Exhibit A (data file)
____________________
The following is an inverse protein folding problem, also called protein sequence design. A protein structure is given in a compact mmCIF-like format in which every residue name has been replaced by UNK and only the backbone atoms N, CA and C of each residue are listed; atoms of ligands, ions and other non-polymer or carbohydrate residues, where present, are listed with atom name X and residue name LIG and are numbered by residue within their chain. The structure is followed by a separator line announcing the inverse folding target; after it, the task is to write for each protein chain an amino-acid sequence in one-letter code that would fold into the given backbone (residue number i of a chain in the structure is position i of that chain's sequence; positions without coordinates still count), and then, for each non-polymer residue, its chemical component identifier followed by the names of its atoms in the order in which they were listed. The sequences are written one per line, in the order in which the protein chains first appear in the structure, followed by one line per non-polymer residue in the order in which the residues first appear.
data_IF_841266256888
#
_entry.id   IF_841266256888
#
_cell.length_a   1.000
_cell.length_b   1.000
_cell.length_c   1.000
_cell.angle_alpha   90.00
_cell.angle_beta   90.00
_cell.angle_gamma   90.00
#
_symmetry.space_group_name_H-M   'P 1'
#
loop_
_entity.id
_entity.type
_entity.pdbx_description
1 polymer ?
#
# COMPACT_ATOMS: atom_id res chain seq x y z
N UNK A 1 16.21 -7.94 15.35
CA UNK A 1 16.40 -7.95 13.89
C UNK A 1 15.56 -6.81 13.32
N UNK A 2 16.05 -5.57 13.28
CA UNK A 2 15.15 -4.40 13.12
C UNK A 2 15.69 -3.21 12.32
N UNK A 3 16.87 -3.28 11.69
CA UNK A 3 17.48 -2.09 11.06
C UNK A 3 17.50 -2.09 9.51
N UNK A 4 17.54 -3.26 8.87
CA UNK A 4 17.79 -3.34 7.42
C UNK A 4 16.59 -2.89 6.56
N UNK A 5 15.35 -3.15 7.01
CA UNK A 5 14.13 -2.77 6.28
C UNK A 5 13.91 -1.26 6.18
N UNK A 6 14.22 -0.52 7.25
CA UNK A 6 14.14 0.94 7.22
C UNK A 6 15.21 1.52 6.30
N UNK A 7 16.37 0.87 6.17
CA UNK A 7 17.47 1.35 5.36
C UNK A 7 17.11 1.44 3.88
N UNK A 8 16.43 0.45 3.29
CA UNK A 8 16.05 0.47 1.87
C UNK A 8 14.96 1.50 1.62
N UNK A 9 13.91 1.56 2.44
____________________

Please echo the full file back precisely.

The following is an inverse protein folding problem, also called protein sequence design. A protein structure is given in a compact mmCIF-like format in which every residue name has been replaced by UNK and only the backbone atoms N, CA and C of each residue are listed; atoms of ligands, ions and other non-polymer or carbohydrate residues, where present, are listed with atom name X and residue name LIG and are numbered by residue within their chain. The structure is followed by a separator line announcing the inverse folding target; after it, the task is to write for each protein chain an amino-acid sequence in one-letter code that would fold into the given backbone (residue number i of a chain in the structure is position i of that chain's sequence; positions without coordinates still count), and then, for each non-polymer residue, its chemical component identifier followed by the names of its atoms in the order in which they were listed. The sequences are written one per line, in the order in which the protein chains first appear in the structure, followed by one line per non-polymer residue in the order in which the residues first appear.
data_IF_841266256888
#
_entry.id   IF_841266256888
#
_cell.length_a   1.000
_cell.length_b   1.000
_cell.length_c   1.000
_cell.angle_alpha   90.00
_cell.angle_beta   90.00
_cell.angle_gamma   90.00
#
_symmetry.space_group_name_H-M   'P 1'
#
loop_
_entity.id
_entity.type
_entity.pdbx_description
1 polymer ?
#
# COMPACT_ATOMS: atom_id res chain seq x y z
N UNK A 1 16.21 -7.94 15.35
CA UNK A 1 16.40 -7.95 13.89
C UNK A 1 15.56 -6.81 13.32
N UNK A 2 16.05 -5.57 13.28
CA UNK A 2 15.15 -4.40 13.12
C UNK A 2 15.69 -3.21 12.32
N UNK A 3 16.87 -3.28 11.69
CA UNK A 3 17.48 -2.09 11.06
C UNK A 3 17.50 -2.09 9.51
N UNK A 4 17.54 -3.26 8.87
CA UNK A 4 17.79 -3.34 7.42
C UNK A 4 16.59 -2.89 6.56
N UNK A 5 15.35 -3.15 7.01
CA UNK A 5 14.13 -2.77 6.28
C UNK A 5 13.91 -1.26 6.18
N UNK A 6 14.22 -0.52 7.25
CA UNK A 6 14.14 0.94 7.22
C UNK A 6 15.21 1.52 6.30
N UNK A 7 16.37 0.87 6.17
CA UNK A 7 17.47 1.35 5.36
C UNK A 7 17.11 1.44 3.88
N UNK A 8 16.43 0.45 3.29
CA UNK A 8 16.05 0.47 1.87
C UNK A 8 14.96 1.50 1.62
N UNK A 9 13.91 1.56 2.44